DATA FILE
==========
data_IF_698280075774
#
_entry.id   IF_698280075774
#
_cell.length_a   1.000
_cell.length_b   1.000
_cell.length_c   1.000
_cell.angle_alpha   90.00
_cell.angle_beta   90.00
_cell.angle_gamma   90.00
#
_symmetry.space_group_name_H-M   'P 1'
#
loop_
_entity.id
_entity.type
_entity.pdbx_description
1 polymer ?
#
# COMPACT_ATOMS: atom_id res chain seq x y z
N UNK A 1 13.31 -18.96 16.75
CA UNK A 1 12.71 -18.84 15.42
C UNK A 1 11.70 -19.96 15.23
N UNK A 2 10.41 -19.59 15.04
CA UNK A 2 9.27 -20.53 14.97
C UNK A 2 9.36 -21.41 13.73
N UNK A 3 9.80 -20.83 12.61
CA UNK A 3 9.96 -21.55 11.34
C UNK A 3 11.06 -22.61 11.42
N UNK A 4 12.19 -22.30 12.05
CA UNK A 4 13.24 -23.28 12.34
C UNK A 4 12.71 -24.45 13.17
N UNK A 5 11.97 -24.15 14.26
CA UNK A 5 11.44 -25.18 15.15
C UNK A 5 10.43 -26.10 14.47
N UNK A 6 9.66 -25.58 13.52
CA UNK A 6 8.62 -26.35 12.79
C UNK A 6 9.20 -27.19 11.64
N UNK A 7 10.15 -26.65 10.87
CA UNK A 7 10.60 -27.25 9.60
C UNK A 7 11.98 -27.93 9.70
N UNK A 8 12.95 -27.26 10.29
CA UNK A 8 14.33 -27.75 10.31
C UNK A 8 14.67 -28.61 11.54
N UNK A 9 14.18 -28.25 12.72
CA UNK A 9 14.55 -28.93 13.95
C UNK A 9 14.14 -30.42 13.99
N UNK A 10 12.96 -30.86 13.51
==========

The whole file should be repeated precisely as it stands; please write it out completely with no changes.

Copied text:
data_IF_698280075774
#
_entry.id   IF_698280075774
#
_cell.length_a   1.000
_cell.length_b   1.000
_cell.length_c   1.000
_cell.angle_alpha   90.00
_cell.angle_beta   90.00
_cell.angle_gamma   90.00
#
_symmetry.space_group_name_H-M   'P 1'
#
loop_
_entity.id
_entity.type
_entity.pdbx_description
1 polymer ?
#
# COMPACT_ATOMS: atom_id res chain seq x y z
N UNK A 1 13.31 -18.96 16.75
CA UNK A 1 12.71 -18.84 15.42
C UNK A 1 11.70 -19.96 15.23
N UNK A 2 10.41 -19.59 15.04
CA UNK A 2 9.27 -20.53 14.97
C UNK A 2 9.36 -21.41 13.73
N UNK A 3 9.80 -20.83 12.61
CA UNK A 3 9.96 -21.55 11.34
C UNK A 3 11.06 -22.61 11.42
N UNK A 4 12.19 -22.30 12.05
CA UNK A 4 13.24 -23.28 12.34
C UNK A 4 12.71 -24.45 13.17
N UNK A 5 11.97 -24.15 14.26
CA UNK A 5 11.44 -25.18 15.15
C UNK A 5 10.43 -26.10 14.47
N UNK A 6 9.66 -25.58 13.52
CA UNK A 6 8.62 -26.35 12.79
C UNK A 6 9.20 -27.19 11.64
N UNK A 7 10.15 -26.65 10.87
CA UNK A 7 10.60 -27.25 9.60
C UNK A 7 11.98 -27.93 9.70
N UNK A 8 12.95 -27.26 10.29
CA UNK A 8 14.33 -27.75 10.31
C UNK A 8 14.67 -28.61 11.54
N UNK A 9 14.18 -28.25 12.72
CA UNK A 9 14.55 -28.93 13.95
C UNK A 9 14.14 -30.42 13.99
N UNK A 10 12.96 -30.86 13.51